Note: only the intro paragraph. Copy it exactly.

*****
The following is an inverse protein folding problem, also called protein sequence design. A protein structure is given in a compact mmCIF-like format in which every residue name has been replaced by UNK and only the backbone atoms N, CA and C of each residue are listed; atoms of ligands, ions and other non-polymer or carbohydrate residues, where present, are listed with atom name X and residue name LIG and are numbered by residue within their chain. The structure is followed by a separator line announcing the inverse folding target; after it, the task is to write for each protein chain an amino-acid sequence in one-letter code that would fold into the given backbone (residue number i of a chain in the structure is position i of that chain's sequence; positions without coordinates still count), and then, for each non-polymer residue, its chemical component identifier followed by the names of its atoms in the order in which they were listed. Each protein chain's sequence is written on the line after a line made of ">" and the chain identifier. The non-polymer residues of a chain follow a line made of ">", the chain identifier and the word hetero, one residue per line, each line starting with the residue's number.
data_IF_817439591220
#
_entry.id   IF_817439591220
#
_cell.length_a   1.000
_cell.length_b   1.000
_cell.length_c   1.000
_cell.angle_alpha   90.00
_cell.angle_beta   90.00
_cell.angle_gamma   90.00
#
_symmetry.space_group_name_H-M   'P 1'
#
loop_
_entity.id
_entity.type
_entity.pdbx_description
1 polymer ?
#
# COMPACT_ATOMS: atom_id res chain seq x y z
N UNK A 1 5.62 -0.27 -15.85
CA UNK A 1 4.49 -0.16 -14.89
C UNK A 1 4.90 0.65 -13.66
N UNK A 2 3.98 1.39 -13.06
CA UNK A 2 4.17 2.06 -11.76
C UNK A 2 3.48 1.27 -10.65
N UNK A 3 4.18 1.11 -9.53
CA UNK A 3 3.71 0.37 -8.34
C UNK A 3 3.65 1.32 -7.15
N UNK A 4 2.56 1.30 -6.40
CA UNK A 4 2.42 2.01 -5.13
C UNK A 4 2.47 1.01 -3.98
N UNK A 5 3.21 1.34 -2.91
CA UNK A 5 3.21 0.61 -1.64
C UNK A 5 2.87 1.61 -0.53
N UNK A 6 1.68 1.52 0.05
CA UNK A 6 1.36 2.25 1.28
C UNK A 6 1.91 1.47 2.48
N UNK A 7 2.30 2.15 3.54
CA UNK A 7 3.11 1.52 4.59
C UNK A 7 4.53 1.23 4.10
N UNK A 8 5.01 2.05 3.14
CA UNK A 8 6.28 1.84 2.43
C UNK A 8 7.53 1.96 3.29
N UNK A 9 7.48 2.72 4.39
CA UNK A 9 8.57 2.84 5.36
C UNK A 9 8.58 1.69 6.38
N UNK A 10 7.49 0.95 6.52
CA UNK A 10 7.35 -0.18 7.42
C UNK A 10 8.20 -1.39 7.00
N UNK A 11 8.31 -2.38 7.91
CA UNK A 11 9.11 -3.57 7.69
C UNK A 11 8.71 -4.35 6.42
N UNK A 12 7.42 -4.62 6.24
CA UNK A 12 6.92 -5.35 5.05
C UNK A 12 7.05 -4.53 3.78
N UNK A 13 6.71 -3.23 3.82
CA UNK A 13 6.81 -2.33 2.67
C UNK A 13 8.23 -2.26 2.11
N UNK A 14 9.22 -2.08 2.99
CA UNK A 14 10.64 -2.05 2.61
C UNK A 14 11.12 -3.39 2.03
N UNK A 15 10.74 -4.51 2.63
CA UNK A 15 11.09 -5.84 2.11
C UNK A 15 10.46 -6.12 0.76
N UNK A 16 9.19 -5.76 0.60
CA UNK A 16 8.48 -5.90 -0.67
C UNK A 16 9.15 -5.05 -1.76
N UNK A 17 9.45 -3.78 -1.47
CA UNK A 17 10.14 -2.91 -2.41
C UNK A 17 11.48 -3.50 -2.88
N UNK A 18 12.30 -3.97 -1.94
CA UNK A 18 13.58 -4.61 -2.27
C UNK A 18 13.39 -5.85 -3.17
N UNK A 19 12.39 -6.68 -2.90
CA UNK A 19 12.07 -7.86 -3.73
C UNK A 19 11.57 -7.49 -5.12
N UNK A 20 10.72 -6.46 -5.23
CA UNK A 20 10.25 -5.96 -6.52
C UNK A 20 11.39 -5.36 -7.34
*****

The following is an inverse protein folding problem, also called protein sequence design. A protein structure is given in a compact mmCIF-like format in which every residue name has been replaced by UNK and only the backbone atoms N, CA and C of each residue are listed; atoms of ligands, ions and other non-polymer or carbohydrate residues, where present, are listed with atom name X and residue name LIG and are numbered by residue within their chain. The structure is followed by a separator line announcing the inverse folding target; after it, the task is to write for each protein chain an amino-acid sequence in one-letter code that would fold into the given backbone (residue number i of a chain in the structure is position i of that chain's sequence; positions without coordinates still count), and then, for each non-polymer residue, its chemical component identifier followed by the names of its atoms in the order in which they were listed. Each protein chain's sequence is written on the line after a line made of ">" and the chain identifier. The non-polymer residues of a chain follow a line made of ">", the chain identifier and the word hetero, one residue per line, each line starting with the residue's number.